Joe’s care plan

Gardeners' World - - Prairie Border -

Buy­ing and plant­ing

Look for good-qual­ity, value plants. These are all fast grow­ers, so don’t waste your money on large pots – 1l or 2l plants are fine. This scheme is ideally planted in spring or au­tumn. How much soil prepa­ra­tion you do will de­pend on your soil, but they all re­quire a free-drain­ing soil that will re­tain some mois­ture and, most im­por­tantly, isn’t too rich. Dig over well, re­move weeds and in­cor­po­rate some gar­den com­post.

Year-round main­te­nance

In early March, cut back the grasses be­fore the new growth ap­pears. Don’t mulch or feed the plants – this stops them putting on lots of soft growth, getting leggy and flop­ping over. For the first sea­son af­ter plant­ing, wa­ter oc­ca­sion­ally, but once es­tab­lished most of these plants will cope with long, dry pe­ri­ods. The per­si­caria will ben­e­fit from a lit­tle wa­ter­ing. All the plants can be left over win­ter for their skele­tal forms to add in­ter­est to the bor­der, al­though this will de­pend on how dry the win­ter is and your lo­cal con­di­tions. All these plants can be prop­a­gated through divi­sion, which is an ideal way of ex­tend­ing the theme if you have room to ex­pand. Leave the grasses un­til mid-spring to lift and di­vide. The peren­ni­als can be di­vided in au­tumn or spring.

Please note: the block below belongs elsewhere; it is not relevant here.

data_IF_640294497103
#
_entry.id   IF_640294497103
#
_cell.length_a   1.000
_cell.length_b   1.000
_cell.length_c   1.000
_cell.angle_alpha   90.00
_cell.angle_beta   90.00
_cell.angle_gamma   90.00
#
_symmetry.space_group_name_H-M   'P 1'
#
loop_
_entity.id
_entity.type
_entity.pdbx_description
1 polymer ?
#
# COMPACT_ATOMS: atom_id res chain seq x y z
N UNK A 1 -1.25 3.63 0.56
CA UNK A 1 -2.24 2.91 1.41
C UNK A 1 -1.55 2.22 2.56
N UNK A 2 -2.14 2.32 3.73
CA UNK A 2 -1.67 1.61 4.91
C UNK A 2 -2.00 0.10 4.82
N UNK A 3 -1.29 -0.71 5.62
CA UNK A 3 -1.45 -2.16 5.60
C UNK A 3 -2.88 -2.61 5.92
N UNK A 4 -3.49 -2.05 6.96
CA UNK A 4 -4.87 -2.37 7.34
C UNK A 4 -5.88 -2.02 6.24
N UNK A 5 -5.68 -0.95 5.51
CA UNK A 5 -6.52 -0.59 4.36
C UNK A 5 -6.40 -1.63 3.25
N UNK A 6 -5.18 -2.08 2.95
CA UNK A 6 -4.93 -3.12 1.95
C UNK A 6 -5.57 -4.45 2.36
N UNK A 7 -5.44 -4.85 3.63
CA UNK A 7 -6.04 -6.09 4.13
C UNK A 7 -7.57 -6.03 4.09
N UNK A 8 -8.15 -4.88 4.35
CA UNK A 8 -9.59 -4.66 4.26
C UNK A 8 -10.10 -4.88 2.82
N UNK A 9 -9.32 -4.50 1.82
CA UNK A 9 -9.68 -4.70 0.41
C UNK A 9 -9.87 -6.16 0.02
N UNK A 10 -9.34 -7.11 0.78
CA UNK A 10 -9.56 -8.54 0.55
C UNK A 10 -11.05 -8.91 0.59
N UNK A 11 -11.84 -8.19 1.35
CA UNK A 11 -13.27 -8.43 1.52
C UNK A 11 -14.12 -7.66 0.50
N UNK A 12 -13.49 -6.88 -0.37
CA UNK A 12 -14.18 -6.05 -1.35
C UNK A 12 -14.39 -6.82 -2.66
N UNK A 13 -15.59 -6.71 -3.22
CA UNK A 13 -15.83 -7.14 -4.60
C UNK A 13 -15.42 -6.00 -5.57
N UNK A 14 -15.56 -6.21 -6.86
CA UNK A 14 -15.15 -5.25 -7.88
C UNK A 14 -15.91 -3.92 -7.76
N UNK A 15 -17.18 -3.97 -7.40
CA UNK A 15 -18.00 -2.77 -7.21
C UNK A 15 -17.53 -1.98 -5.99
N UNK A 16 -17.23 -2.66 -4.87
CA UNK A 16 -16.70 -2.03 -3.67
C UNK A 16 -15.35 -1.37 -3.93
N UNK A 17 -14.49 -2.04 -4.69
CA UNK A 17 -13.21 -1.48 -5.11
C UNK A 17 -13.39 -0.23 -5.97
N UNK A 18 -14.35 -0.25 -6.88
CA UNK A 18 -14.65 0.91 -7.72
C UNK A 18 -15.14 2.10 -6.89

Cre­at­ing sea­sonal in­ter­est

Al­li­ums, such as Al­lium at­rop­ur­pureum, the white A. ni­grum and Nec­taroscor­dum sicu­lum will work well com­ing through the emerg­ing grasses.

gar­den­er­ Yar­row’s tall stems and flat heads make it ideal for a prairie-style bor­der The spent seed­heads of echi­nacea add in­ter­est to the win­ter gar­den

In mid-spring, in­crease your grass stocks by lift­ing and di­vid­ing

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